Tuesday, November 23, 2010

"FOR LOVE OF COUNTRY" by William C. Hammond

In this second novel in the Cutler Family Chronicles, Bill Hammond paints for us a well-rounded, colorful portrait of life in early America.  He also profiles for us a loving and close-knit family that lives on both sides of the Atlantic and in Barbados, a family that becomes caught up in world events that affect not only the family's business fortunes, but also the very lives of several of its members.

What struck me most in For Love of Country was how historical figures became three-dimensional in the blink of the eye. One example is the meeting between Richard Cutler with Thomas Jefferson, America's consul in Paris in 1789.  Within three paragraphs I felt as though I knew Jefferaon personally. I was there to see his reactions, facial expressions, his humor, his intellect, his political views.  Just as in an actuall meeting, I drew a mental picture that allowed me to judge the person I was meeting for myself.

For Love of Country profiles the growing pains of a post-revolution America that struggles to find its roots and its place on the world stage.  We learn of the Barbary pirates and the complex role they played during this time in history.  Later we see France in turmoil as the leaders of the budding United States make bold and far-reaching decisions that will define what kind of country the United States is going to be. We come away with the understanding of what was and continues to be the driving force of our economy, the concept of free trade, and we understand what our enemies and out"fair weather friends" did in collusion to try to block our commercial growth. Importantly, we also learn what it took to finally convince our newly-formed government to authorize the construction of a navy to protect our sailors and merchant fleets.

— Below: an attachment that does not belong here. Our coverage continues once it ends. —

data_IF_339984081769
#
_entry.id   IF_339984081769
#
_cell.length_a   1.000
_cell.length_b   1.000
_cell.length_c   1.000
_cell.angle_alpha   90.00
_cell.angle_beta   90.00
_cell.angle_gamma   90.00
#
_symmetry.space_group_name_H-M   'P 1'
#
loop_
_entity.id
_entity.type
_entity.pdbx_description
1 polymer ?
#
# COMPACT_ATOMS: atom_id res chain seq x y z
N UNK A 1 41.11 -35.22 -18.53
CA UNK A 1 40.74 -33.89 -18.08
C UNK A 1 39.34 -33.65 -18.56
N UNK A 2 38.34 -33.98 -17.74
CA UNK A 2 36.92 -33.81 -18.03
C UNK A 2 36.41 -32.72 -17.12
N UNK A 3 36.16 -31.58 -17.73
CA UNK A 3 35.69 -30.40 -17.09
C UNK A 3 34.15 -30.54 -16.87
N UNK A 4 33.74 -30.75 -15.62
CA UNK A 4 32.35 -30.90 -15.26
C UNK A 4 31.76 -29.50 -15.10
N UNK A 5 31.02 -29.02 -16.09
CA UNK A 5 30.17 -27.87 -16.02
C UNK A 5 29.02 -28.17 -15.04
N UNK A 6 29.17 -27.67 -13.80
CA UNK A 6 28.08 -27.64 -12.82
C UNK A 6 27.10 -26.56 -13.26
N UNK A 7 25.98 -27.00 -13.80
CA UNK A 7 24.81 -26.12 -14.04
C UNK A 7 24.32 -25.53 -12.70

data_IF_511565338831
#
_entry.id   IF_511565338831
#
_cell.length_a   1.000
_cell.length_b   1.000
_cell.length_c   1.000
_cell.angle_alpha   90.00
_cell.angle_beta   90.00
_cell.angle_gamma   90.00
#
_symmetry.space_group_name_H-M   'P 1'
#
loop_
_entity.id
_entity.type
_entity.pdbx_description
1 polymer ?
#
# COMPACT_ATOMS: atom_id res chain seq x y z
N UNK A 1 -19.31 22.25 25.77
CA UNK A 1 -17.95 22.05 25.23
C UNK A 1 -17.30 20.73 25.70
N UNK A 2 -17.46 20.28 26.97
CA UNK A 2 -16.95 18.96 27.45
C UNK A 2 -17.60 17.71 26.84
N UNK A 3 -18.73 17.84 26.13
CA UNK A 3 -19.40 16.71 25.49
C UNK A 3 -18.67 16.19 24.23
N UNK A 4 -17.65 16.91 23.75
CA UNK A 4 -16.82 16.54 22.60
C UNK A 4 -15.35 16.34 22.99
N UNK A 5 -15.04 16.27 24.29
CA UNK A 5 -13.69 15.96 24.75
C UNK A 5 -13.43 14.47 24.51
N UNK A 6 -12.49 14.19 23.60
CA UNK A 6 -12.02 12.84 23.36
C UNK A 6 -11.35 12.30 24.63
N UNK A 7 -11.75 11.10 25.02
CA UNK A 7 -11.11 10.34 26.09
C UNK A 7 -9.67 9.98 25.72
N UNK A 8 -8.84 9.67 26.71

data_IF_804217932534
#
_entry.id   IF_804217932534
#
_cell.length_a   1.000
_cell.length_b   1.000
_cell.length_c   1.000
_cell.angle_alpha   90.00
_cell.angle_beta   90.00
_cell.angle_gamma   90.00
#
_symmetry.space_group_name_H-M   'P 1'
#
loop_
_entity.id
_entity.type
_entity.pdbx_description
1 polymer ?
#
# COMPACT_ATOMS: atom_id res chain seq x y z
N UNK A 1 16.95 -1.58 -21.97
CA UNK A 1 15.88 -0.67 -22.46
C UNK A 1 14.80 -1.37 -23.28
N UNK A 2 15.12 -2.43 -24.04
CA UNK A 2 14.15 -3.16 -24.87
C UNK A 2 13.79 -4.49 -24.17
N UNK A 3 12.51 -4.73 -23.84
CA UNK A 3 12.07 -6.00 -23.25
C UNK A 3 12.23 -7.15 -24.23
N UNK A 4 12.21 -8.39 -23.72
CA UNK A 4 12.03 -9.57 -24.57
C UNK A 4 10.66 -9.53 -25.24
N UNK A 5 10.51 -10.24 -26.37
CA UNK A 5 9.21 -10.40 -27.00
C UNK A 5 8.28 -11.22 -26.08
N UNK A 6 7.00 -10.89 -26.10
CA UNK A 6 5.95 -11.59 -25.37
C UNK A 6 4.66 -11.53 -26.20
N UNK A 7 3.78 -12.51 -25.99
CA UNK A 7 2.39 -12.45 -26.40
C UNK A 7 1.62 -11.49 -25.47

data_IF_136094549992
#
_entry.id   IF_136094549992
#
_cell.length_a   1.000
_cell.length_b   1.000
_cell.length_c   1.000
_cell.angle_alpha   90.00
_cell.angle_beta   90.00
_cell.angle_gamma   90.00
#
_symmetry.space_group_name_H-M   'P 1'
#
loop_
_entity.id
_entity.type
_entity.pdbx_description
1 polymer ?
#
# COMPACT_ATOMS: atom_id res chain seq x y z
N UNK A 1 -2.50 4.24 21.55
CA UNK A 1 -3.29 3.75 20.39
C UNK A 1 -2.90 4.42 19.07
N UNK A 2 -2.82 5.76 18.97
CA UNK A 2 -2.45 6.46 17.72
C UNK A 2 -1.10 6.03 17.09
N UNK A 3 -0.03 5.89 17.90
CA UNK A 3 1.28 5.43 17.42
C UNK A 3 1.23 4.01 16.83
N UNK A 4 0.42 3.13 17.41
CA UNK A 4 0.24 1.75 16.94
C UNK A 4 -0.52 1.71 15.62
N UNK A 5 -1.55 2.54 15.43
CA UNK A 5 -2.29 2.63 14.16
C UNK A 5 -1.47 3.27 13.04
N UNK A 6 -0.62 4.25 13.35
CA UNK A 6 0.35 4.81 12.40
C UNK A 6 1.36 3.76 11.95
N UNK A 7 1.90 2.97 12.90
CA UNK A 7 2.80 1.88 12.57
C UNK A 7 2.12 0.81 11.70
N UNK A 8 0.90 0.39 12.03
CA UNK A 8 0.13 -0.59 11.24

Bill Hammond is a superb researcher and student of history.  His knowledge of American history is broad and deep enough to bring to  a radio show called the “Relic Roundup” a cogent discussion of the artifacts of that time period, and to suggest what a collector today might look for as relics of our nautical history.
For Love of Country is an engrossing novel and an important book.  I highly recommend it.

Craig Anderson
Our History Project